Remote learning takes effect

Plainfield+North+High+School+Attendance+Office+Secretary+Martha+Walker+shows+a+student+how+to+log+in+to+his+new+laptop+for+Remote+Learning+during+material+pickup+on+Tuesday%2C+August+18%2C+2020.

Photo by Tom Hernandez

Plainfield North High School Attendance Office Secretary Martha Walker shows a student how to log in to his new laptop for Remote Learning during material pickup on Tuesday, August 18, 2020.

Nick Pallotto, News Editor

As coronavirus cases in DuPage and Will counties continue to rise, over the summer, in a 4-2 verdict, District 2020 board members voted on July 27 to begin the 2020-2021 school year with remote learning. 

“Last spring District 202 was creating plans for remote learning, “District 202 Director of Community Relations Tom Hernandez said.  “We bought 10,000 laptops for 4th through 12th grades.  6,700 more laptops are coming for Pre-K through 3rd grade.”

Students and parents were unsure as to how successful online learning would be. 

“I think it was very intimidating when all content and the curriculum was moved online, and it was just very scary,” District 202 Director of Digital Learning and Innovation Laura Weed said.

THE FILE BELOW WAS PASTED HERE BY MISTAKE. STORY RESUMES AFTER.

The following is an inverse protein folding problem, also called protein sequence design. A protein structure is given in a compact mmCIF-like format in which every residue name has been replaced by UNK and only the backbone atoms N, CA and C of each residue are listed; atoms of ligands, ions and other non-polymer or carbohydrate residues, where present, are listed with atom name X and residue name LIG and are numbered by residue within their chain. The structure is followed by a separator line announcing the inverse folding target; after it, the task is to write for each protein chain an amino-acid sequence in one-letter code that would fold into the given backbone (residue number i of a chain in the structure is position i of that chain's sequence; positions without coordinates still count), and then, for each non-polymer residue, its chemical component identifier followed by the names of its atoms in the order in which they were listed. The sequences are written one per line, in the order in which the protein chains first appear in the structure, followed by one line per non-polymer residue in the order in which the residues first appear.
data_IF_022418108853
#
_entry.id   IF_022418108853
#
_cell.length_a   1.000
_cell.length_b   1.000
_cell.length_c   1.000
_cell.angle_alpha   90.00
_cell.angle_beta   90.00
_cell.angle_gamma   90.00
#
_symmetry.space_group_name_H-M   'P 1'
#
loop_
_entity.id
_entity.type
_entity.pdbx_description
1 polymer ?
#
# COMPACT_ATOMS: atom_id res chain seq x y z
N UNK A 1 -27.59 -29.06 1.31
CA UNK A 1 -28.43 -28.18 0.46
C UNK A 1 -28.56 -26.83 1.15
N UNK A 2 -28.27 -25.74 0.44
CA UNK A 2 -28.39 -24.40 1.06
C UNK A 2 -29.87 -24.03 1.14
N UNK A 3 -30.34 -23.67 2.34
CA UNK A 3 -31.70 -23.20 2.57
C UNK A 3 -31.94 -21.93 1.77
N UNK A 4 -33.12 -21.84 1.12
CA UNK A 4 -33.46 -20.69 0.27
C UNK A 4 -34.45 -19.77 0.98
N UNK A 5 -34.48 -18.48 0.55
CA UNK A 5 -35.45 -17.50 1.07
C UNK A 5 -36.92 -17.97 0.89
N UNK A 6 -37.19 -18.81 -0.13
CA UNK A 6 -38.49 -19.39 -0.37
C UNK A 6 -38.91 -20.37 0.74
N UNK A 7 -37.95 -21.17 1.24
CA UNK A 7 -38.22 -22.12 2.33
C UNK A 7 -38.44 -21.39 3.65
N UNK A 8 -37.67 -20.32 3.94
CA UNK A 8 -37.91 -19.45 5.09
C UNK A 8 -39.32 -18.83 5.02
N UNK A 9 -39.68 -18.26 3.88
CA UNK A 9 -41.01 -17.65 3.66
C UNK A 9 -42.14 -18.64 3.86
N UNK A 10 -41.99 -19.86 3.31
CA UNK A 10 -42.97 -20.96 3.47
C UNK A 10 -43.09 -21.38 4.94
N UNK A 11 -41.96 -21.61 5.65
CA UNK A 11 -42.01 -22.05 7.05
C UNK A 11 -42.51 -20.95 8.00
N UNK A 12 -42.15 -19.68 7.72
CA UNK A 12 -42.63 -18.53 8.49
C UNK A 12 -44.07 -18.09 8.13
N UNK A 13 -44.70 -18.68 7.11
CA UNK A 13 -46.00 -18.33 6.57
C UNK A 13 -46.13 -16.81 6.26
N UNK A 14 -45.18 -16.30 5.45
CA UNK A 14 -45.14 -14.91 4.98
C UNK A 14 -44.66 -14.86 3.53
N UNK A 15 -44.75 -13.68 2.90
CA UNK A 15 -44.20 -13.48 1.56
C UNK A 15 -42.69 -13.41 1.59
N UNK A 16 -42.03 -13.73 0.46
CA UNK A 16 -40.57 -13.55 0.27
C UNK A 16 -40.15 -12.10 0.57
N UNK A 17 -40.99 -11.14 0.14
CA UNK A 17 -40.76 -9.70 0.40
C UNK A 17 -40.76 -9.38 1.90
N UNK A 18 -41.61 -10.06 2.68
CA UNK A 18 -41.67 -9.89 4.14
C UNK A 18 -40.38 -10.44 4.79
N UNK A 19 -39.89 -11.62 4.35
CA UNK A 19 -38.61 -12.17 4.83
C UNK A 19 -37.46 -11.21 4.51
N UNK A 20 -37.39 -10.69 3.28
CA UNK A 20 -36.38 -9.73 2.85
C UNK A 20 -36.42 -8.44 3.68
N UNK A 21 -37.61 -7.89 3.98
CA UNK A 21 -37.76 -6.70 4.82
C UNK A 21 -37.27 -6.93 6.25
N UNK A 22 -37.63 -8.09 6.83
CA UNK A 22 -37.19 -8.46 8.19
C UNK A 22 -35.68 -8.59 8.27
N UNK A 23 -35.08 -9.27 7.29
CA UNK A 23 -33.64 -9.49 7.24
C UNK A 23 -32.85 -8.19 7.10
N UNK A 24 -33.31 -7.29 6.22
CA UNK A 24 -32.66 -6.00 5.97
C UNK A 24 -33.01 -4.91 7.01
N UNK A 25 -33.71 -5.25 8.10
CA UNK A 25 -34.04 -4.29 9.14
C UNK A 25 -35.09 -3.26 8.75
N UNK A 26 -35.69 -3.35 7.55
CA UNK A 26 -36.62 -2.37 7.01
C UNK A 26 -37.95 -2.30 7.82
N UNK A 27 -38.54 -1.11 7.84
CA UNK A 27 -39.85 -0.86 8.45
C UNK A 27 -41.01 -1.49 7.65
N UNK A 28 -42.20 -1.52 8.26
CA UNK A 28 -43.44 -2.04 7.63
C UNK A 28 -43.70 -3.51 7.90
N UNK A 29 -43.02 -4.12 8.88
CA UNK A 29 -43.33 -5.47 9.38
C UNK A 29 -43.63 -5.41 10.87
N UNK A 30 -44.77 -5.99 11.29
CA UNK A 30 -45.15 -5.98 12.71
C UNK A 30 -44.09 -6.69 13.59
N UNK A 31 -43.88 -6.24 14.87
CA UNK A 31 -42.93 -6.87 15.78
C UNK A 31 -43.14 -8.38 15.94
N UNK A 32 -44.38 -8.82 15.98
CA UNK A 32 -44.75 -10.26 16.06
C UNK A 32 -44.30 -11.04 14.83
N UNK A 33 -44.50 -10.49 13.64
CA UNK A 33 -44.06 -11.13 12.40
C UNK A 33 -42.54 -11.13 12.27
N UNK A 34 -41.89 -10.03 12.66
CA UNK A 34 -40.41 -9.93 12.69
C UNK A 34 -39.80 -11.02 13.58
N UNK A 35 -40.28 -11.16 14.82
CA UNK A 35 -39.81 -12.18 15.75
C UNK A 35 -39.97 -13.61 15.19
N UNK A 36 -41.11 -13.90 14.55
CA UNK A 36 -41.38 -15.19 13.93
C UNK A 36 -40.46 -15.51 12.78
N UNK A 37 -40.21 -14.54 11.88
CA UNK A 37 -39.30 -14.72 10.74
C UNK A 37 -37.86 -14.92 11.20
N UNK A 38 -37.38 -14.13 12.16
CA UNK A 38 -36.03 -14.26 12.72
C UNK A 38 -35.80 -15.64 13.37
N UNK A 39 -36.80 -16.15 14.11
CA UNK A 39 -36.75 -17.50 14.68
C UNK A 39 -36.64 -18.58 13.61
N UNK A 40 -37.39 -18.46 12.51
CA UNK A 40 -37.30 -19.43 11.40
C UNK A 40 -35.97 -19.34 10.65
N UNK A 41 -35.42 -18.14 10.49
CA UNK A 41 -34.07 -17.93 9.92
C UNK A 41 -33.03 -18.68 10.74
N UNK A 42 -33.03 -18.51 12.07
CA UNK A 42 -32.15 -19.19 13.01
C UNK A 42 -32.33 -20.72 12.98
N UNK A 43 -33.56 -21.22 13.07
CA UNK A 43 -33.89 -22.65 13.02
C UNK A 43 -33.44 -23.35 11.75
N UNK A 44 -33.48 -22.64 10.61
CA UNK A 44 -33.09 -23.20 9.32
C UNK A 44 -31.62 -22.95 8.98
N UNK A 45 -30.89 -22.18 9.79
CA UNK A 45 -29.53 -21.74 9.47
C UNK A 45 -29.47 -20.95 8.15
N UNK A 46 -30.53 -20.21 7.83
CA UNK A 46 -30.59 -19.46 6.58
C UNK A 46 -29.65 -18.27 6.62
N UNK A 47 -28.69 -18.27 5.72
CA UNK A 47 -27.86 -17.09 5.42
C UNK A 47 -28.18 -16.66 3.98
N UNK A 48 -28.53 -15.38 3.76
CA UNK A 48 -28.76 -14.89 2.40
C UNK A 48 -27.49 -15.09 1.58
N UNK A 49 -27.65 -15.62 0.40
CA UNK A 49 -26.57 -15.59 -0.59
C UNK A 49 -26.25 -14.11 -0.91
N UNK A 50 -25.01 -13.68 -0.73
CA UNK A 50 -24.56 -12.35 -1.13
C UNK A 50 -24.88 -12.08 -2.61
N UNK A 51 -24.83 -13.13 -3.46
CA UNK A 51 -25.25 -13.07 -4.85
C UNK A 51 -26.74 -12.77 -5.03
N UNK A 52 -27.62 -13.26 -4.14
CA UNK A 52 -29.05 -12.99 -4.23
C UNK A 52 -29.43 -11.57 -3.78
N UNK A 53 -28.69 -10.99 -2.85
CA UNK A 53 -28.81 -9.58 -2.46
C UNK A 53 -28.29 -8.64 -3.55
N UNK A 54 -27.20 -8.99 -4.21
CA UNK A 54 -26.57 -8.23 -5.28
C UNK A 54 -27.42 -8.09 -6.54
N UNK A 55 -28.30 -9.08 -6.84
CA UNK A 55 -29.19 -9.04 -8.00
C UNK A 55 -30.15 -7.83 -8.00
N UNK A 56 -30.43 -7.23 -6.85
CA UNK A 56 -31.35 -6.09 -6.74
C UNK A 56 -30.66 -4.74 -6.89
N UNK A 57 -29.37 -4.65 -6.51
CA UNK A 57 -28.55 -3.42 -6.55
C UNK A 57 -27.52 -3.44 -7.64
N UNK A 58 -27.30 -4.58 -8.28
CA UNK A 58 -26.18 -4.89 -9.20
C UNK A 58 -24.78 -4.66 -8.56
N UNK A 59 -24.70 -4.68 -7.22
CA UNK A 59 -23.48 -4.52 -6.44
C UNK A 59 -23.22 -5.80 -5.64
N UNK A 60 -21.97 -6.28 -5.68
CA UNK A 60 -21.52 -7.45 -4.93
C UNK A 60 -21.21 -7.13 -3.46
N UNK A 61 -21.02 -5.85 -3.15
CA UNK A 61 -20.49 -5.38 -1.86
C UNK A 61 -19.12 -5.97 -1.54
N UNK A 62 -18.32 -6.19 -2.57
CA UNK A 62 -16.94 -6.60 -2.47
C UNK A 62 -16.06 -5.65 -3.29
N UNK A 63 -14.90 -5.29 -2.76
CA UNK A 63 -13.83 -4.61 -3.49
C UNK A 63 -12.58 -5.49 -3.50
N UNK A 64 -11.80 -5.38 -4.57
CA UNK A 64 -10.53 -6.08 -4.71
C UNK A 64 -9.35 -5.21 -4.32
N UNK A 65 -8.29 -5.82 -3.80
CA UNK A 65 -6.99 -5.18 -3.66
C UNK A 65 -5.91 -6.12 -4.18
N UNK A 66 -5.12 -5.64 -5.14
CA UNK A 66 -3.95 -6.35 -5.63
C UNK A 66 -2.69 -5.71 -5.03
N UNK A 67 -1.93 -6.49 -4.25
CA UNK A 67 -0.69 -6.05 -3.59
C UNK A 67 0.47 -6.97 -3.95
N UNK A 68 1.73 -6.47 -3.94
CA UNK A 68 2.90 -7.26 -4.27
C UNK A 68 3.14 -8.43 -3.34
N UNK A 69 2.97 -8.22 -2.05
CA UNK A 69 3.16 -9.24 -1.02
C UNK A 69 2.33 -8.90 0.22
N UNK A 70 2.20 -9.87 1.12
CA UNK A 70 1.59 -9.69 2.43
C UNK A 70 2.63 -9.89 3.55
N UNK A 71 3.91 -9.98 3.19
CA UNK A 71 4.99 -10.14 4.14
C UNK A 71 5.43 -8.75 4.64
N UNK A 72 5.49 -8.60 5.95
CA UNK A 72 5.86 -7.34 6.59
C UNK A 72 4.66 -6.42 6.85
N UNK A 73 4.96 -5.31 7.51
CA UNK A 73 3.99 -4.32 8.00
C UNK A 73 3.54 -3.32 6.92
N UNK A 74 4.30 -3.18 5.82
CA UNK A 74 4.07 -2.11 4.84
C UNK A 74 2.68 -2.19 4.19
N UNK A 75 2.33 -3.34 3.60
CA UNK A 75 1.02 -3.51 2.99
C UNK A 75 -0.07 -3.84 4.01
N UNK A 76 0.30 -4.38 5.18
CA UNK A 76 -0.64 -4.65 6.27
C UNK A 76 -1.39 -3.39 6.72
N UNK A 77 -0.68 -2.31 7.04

Teachers have had to adapt to teaching with no students in attendance and making sure students are doing what is asked of them through a screen.

“The technical side of it is difficult at times and making sure students understand content is always a challenge, “orientation to business teacher Daniel Redmore said.

For some classes like weight training and strength performance, teachers have had to be creative in order to make classes enjoyable as well as learning experience for students. Strength performance classes have implemented more content preparing their students for life ahead.

“There’s definitely a lot of content this year,” strength performance teacher Joby Bodi said. “I’d like to get more into anatomy. My goal is to give the skills students need for life after high school.” 

 The grading system has also been adjusted. Classwork / homework is worth 40% and assessments / projects are worth 60%. Some students see the new grading system as an opportunity to succeed.

“It works in the students favor because not every student is a good test taker, and it will help them succeed in areas in which they are weak,” senior Lorenzo Pardo said.

On Oct. 13, per a district directive, teachers are required to conduct Zoom classes from their own classrooms.

“In terms of the risk of it, I feel OK coming into the building to teach,” English teacher Kerrin Vance said. “I also feel I am safe at home teaching as well. This is just a step the district is taking to get teachers and students back in the building.”